Some research has focused on students preferences for either print or on-screen electronic reading. DERN has reported previously about students’ on-screen reading from research that identified a number of issues. The use of on-screen reading would appear to be emerging as the more dominant form of reading, with the increased usage of tablets and smartphones, than print reading. Some insights into the preferences and skills of students would be useful from a teaching perspective.
Research published recently focused on students preferences for either print or electronic reading, although the use of the term ‘on-screen reading’ here refers to the use of computer screens as opposed to tablets and smartphones. However, the results of a student survey are interesting in the report Screen reading habits among university students from the recent edition of the International Journal of Education and Development using Information and Communication Technology.
The research indicates that students prefer to read articles and papers in print formats rather than in electronic formats. Students rarely print the articles, for cost reasons and from environmental concerns, except when the article is important to their study.
A tension exists between print and electronic formats where students prefer to annotate articles on paper but texts are more easily accessible in electronic formats. The types of annotations that students wish to use include underlining, highlighting, commenting and making notes, although note taking often occurs on a separate piece of paper. However, students read more articles in electronic format than in print format but they find annotating electronic texts more difficult.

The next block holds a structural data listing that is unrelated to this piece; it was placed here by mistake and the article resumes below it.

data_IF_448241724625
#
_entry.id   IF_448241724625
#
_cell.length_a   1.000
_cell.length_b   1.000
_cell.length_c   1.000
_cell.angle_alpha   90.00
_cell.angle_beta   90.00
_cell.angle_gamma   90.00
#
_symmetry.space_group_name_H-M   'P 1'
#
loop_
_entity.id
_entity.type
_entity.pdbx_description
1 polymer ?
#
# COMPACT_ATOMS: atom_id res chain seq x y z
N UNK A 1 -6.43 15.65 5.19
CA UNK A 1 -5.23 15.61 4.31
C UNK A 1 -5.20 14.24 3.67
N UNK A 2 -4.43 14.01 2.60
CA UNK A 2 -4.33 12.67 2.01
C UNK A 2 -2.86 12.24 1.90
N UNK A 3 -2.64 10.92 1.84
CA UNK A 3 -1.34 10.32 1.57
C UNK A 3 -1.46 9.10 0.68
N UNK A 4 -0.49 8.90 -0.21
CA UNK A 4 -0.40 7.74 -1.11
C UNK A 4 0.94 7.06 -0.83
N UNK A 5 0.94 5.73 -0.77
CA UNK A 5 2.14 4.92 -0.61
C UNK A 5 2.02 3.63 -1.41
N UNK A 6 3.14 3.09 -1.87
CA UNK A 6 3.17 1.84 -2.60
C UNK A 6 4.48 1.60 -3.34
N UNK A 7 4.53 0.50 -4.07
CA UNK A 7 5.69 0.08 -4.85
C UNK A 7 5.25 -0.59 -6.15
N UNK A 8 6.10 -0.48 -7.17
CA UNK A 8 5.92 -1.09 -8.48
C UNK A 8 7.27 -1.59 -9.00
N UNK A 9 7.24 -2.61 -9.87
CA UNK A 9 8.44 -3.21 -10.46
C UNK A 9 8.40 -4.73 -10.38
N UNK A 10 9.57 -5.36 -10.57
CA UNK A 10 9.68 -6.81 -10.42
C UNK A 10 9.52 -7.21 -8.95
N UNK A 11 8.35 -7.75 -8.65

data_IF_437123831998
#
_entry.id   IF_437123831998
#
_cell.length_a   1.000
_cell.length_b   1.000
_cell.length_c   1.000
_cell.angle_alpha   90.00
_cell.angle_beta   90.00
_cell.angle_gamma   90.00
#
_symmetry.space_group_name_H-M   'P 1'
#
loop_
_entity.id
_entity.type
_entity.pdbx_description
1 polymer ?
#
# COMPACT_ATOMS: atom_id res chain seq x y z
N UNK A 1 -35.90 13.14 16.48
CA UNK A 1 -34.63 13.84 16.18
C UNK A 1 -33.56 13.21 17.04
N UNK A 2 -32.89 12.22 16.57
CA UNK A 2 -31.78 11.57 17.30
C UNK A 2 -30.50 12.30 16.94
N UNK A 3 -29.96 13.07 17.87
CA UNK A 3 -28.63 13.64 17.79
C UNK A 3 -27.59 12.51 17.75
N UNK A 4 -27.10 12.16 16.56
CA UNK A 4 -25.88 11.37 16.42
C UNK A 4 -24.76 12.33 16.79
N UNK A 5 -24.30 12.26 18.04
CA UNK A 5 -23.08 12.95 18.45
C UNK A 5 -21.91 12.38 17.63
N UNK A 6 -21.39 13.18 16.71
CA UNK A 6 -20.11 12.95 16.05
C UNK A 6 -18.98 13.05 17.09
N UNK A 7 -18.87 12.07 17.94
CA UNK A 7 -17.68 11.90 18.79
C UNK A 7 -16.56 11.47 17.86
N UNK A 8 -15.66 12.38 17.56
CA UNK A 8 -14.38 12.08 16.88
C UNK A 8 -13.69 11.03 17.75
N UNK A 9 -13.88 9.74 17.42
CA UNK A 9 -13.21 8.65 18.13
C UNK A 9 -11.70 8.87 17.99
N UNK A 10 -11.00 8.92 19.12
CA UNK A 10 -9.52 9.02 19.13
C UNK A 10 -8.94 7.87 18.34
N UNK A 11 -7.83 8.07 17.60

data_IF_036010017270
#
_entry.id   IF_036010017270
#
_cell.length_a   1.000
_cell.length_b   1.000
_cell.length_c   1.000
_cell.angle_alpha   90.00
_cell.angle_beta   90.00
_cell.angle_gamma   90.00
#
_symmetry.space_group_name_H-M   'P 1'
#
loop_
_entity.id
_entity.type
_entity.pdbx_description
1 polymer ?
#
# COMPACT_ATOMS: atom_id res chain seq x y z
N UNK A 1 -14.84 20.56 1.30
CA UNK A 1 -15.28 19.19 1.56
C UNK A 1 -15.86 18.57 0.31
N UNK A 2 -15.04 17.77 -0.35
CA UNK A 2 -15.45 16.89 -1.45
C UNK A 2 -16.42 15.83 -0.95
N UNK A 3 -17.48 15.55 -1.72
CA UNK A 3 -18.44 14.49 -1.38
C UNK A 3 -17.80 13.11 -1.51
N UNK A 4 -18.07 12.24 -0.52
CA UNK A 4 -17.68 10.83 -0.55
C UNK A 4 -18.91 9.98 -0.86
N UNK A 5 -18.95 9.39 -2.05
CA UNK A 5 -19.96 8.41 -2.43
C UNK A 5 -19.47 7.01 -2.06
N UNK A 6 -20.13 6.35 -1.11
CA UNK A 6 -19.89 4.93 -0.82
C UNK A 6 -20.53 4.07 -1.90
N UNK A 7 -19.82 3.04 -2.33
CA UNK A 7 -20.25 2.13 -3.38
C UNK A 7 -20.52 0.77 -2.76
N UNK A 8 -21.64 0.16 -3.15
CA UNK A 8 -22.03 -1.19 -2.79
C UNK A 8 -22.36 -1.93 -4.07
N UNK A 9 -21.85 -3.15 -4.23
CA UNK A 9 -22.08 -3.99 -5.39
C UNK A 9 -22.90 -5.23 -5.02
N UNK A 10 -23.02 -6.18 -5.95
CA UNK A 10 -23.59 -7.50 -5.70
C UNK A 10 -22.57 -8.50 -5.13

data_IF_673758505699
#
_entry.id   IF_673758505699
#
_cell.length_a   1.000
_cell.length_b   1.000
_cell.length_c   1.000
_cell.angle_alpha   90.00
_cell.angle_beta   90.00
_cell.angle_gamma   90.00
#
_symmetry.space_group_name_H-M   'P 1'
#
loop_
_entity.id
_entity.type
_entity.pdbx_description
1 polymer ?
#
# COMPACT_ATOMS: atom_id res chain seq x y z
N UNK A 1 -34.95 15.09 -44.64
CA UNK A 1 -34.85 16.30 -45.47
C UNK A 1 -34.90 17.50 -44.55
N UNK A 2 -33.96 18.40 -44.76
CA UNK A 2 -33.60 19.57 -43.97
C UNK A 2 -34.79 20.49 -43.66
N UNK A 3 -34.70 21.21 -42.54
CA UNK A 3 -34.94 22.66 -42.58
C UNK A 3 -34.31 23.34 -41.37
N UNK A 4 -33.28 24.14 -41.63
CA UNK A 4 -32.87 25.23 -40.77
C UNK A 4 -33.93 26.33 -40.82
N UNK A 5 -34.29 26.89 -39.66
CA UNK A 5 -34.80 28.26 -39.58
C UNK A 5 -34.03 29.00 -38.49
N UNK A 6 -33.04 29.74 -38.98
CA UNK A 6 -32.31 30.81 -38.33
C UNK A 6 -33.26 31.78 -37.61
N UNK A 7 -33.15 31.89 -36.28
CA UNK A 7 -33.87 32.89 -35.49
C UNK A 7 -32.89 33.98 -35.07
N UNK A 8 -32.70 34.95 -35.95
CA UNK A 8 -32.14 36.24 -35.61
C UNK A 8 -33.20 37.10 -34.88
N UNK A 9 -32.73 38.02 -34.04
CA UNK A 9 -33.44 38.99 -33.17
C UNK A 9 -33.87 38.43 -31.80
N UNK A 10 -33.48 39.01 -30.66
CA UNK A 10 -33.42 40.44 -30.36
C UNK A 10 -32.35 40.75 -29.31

The research indicates that there is a clear need, in this transition stage of moving to electronic texts, for students to be taught how to read and annotate in electronic formats. Where teaching on-screen reading has occurred, the researchers noted that students were more confident reading and annotating in electronic formats. ‘Despite their preference for reading from paper, students are far more likely to read academic journals from a screen,’ suggest the researchers (p. 42) who also report that there is ‘increased student confidence and willingness to engage in screen reading after explicit instruction’ (p. 142).
Electronic formats also offered additional access to services such as dictionaries and thesauri leading to improved comprehension. However, students need to ‘overcome old reading habits related to traditional print-based texts,’ (p. 412) and to develop confidence with electronic texts ‘through familiarisation with the literacies required to perform successfully and autonomously in the academic environment’ (p. 412).
Screen reading habits among university students is a short and simple piece of research but it makes the important point that on-screen reading needs to be explicitly taught.
Vandenhoek, T. (2013). Screen reading habits among university students. International Journal of Education and Development using Information and Communication Technology, Vol. 9, Issue 2, 37-47. Retrieved from http://ijedict.dec.uwi.edu/include/getdoc.php?id=5526&article=1614&mode=pdf
This article was first published on the Australian Council for Educational Research's Digital Education Research Network 2 (DERN) and is reproduced here in whole, courtesy of DERN.
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